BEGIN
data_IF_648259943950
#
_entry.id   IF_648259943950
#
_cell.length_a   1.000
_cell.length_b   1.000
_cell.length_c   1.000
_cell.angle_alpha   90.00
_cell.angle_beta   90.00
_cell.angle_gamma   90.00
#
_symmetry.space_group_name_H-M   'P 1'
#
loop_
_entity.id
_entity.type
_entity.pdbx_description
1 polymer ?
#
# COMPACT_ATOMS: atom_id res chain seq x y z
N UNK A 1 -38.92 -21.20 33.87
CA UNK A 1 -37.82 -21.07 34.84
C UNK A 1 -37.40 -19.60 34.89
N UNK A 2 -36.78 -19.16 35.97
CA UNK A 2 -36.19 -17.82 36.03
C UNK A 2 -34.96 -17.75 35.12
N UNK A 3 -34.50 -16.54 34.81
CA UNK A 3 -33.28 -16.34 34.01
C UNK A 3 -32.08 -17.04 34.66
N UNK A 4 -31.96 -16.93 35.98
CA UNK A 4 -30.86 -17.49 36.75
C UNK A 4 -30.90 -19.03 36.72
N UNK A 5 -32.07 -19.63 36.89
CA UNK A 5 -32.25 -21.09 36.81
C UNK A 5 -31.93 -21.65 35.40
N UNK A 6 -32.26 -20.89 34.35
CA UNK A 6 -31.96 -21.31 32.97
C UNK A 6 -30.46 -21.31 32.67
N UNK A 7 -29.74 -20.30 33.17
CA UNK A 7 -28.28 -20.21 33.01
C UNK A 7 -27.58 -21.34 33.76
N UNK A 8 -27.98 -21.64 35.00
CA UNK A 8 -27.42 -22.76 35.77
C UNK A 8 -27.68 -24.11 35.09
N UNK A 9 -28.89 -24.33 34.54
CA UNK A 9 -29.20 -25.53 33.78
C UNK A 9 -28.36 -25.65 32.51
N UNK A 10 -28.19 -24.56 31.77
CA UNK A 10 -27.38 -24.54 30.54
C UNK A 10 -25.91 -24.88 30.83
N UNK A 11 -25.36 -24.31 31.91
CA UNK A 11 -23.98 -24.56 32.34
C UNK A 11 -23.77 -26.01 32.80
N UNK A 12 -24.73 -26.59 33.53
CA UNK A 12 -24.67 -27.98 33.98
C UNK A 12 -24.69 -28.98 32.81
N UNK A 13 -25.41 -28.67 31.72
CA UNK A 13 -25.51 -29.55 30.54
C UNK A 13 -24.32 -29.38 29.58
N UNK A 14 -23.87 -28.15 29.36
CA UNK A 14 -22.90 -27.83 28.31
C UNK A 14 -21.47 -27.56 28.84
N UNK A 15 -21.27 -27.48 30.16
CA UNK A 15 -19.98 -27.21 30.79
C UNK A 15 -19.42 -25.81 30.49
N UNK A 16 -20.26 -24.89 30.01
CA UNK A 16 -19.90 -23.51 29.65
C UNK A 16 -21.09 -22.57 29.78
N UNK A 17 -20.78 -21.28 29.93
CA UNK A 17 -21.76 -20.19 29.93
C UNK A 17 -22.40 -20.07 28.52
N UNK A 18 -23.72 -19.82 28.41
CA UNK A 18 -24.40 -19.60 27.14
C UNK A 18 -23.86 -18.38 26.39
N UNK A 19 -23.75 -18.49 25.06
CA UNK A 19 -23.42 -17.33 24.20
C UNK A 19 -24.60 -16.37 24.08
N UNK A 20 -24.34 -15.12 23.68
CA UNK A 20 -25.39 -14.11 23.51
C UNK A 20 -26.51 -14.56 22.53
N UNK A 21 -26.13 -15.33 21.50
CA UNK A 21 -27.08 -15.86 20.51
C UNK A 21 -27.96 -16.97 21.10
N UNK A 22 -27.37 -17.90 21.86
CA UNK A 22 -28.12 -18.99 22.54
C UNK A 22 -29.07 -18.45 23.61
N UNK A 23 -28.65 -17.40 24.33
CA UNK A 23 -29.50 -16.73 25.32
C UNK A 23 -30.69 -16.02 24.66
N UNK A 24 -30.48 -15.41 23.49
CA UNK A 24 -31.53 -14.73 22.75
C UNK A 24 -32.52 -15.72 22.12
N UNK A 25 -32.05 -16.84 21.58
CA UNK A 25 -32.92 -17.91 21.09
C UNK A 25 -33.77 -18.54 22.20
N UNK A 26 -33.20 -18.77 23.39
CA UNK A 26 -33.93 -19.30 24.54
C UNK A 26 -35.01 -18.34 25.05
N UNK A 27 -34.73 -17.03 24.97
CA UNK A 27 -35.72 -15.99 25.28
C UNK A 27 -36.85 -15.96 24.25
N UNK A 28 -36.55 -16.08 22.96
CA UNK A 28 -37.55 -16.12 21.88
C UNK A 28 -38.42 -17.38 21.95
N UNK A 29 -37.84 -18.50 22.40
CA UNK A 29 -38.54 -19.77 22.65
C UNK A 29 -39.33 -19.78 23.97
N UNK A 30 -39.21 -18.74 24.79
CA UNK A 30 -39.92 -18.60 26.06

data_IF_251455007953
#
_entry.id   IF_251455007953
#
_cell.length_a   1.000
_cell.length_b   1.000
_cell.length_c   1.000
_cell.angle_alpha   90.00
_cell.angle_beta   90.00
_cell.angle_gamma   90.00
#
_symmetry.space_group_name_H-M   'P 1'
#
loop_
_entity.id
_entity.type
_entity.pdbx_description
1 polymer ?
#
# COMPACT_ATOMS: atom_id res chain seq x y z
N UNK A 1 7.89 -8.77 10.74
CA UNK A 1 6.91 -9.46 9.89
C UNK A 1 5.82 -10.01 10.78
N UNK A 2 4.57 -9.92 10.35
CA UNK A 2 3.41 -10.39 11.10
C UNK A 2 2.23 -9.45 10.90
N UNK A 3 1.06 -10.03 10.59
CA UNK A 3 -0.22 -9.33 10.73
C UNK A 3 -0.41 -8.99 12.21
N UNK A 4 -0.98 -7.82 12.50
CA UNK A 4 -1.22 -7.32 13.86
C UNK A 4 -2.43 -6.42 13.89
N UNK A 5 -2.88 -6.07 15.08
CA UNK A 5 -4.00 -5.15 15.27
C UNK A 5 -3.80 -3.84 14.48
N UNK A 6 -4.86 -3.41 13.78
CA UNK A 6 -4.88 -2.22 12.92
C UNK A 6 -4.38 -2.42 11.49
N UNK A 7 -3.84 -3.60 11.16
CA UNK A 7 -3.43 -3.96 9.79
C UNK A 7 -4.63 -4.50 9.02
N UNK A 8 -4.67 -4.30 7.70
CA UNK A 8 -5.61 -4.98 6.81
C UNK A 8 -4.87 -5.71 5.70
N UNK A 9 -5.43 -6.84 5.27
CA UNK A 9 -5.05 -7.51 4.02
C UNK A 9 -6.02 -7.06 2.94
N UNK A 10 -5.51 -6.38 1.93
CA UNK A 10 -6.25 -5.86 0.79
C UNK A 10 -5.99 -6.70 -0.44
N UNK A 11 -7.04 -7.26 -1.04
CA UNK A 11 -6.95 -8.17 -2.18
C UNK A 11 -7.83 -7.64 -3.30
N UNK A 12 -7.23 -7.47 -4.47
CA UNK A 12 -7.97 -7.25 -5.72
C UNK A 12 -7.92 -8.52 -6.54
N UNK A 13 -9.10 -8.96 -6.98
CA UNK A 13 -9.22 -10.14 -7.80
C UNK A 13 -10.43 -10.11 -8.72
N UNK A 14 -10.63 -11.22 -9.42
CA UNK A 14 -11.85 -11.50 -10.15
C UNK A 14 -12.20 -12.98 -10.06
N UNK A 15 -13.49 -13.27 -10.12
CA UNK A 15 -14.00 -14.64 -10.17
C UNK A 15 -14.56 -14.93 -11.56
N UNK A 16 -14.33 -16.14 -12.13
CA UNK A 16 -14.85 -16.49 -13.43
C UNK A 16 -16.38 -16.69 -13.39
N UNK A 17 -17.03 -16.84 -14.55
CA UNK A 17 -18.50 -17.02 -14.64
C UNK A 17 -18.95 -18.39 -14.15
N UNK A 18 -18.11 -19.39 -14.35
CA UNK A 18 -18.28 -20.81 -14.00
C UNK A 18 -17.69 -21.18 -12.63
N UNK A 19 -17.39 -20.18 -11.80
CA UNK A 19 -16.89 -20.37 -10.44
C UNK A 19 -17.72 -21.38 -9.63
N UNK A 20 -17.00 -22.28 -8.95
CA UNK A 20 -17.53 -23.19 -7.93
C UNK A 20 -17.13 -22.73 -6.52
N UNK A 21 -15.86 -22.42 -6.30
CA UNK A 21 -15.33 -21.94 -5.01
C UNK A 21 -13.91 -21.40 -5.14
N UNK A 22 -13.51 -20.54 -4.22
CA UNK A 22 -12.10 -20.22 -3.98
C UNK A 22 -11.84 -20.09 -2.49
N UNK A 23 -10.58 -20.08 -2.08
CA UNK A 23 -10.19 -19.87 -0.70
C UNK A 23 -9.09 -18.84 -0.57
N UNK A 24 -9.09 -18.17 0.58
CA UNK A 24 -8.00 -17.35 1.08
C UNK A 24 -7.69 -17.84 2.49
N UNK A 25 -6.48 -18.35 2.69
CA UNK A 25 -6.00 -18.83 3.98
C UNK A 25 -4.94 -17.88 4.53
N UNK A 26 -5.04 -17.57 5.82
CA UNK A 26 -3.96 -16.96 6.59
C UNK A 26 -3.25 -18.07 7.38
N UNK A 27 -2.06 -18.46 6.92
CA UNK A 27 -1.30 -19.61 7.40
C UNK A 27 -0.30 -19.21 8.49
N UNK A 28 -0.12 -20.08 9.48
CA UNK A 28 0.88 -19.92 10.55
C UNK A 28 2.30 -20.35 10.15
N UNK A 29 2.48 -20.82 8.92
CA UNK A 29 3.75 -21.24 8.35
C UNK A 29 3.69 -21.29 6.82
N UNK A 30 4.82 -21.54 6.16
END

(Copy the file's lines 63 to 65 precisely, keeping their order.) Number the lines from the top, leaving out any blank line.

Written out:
N UNK A 15 -21.27 -27.48 30.16
CA UNK A 15 -19.98 -27.21 30.79
C UNK A 15 -19.42 -25.81 30.49